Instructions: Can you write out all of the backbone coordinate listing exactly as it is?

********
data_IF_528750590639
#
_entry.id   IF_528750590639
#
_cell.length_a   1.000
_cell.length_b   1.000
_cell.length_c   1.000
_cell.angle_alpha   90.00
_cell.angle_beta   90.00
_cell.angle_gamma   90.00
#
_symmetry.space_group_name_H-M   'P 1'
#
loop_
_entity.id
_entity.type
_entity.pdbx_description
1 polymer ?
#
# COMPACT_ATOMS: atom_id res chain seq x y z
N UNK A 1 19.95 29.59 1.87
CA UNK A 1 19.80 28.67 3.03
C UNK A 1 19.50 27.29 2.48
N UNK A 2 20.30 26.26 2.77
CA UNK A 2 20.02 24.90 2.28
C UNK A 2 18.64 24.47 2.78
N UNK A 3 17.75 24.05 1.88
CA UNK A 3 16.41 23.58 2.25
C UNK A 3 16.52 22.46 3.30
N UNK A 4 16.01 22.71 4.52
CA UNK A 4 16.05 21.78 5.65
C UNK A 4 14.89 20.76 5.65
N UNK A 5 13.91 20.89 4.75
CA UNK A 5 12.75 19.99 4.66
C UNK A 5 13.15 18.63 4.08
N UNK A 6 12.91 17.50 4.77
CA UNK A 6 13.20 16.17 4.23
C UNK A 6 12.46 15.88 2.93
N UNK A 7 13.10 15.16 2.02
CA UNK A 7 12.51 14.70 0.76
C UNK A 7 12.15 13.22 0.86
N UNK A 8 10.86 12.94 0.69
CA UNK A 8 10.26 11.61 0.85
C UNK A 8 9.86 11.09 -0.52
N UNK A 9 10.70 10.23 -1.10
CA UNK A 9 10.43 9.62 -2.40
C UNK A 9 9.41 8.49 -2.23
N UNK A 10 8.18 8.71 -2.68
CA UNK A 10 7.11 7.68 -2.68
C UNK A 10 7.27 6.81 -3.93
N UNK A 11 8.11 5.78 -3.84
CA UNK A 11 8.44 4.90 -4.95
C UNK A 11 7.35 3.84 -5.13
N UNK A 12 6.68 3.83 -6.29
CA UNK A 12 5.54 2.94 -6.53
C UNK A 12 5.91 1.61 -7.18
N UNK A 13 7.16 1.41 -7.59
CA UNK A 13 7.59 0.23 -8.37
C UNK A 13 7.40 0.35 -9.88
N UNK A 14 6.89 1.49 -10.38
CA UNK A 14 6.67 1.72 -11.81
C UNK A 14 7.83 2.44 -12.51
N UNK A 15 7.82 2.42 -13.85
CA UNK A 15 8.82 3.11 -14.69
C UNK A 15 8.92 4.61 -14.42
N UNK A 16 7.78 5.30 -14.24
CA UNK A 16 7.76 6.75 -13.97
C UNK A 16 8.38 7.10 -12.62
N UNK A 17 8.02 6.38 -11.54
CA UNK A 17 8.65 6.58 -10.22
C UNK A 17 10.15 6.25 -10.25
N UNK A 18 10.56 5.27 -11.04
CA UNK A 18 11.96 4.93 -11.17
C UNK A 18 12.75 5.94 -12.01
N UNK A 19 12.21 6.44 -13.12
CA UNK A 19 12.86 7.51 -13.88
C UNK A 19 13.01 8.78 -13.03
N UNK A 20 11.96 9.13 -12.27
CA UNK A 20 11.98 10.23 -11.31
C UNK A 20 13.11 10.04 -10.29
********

data_IF_528750590639
#
_entry.id   IF_528750590639
#
_cell.length_a   1.000
_cell.length_b   1.000
_cell.length_c   1.000
_cell.angle_alpha   90.00
_cell.angle_beta   90.00
_cell.angle_gamma   90.00
#
_symmetry.space_group_name_H-M   'P 1'
#
loop_
_entity.id
_entity.type
_entity.pdbx_description
1 polymer ?
#
# COMPACT_ATOMS: atom_id res chain seq x y z
N UNK A 1 19.95 29.59 1.87
CA UNK A 1 19.80 28.67 3.03
C UNK A 1 19.50 27.29 2.48
N UNK A 2 20.30 26.26 2.77
CA UNK A 2 20.02 24.90 2.28
C UNK A 2 18.64 24.47 2.78
N UNK A 3 17.75 24.05 1.88
CA UNK A 3 16.41 23.58 2.25
C UNK A 3 16.52 22.46 3.30
N UNK A 4 16.01 22.71 4.52
CA UNK A 4 16.05 21.78 5.65
C UNK A 4 14.89 20.76 5.65
N UNK A 5 13.91 20.89 4.75
CA UNK A 5 12.75 19.99 4.66
C UNK A 5 13.15 18.63 4.08
N UNK A 6 12.91 17.50 4.77
CA UNK A 6 13.20 16.17 4.23
C UNK A 6 12.46 15.88 2.93
N UNK A 7 13.10 15.16 2.02
CA UNK A 7 12.51 14.70 0.76
C UNK A 7 12.15 13.22 0.86
N UNK A 8 10.86 12.94 0.69
CA UNK A 8 10.26 11.61 0.85
C UNK A 8 9.86 11.09 -0.52
N UNK A 9 10.70 10.23 -1.10
CA UNK A 9 10.43 9.62 -2.40
C UNK A 9 9.41 8.49 -2.23
N UNK A 10 8.18 8.71 -2.68
CA UNK A 10 7.11 7.68 -2.68
C UNK A 10 7.27 6.81 -3.93
N UNK A 11 8.11 5.78 -3.84
CA UNK A 11 8.44 4.90 -4.95
C UNK A 11 7.35 3.84 -5.13
N UNK A 12 6.68 3.83 -6.29
CA UNK A 12 5.54 2.94 -6.53
C UNK A 12 5.91 1.61 -7.18
N UNK A 13 7.16 1.41 -7.59
CA UNK A 13 7.59 0.23 -8.37
C UNK A 13 7.40 0.35 -9.88
N UNK A 14 6.89 1.49 -10.38
CA UNK A 14 6.67 1.72 -11.81
C UNK A 14 7.83 2.44 -12.51
N UNK A 15 7.82 2.42 -13.85
CA UNK A 15 8.82 3.11 -14.69
C UNK A 15 8.92 4.61 -14.42
N UNK A 16 7.78 5.30 -14.24
CA UNK A 16 7.76 6.75 -13.97
C UNK A 16 8.38 7.10 -12.62
N UNK A 17 8.02 6.38 -11.54
CA UNK A 17 8.65 6.58 -10.22
C UNK A 17 10.15 6.25 -10.25
N UNK A 18 10.56 5.27 -11.04
CA UNK A 18 11.96 4.93 -11.17
C UNK A 18 12.75 5.94 -12.01
N UNK A 19 12.21 6.44 -13.12
CA UNK A 19 12.86 7.51 -13.88
C UNK A 19 13.01 8.78 -13.03
N UNK A 20 11.96 9.13 -12.27
CA UNK A 20 11.98 10.23 -11.31
C UNK A 20 13.11 10.04 -10.29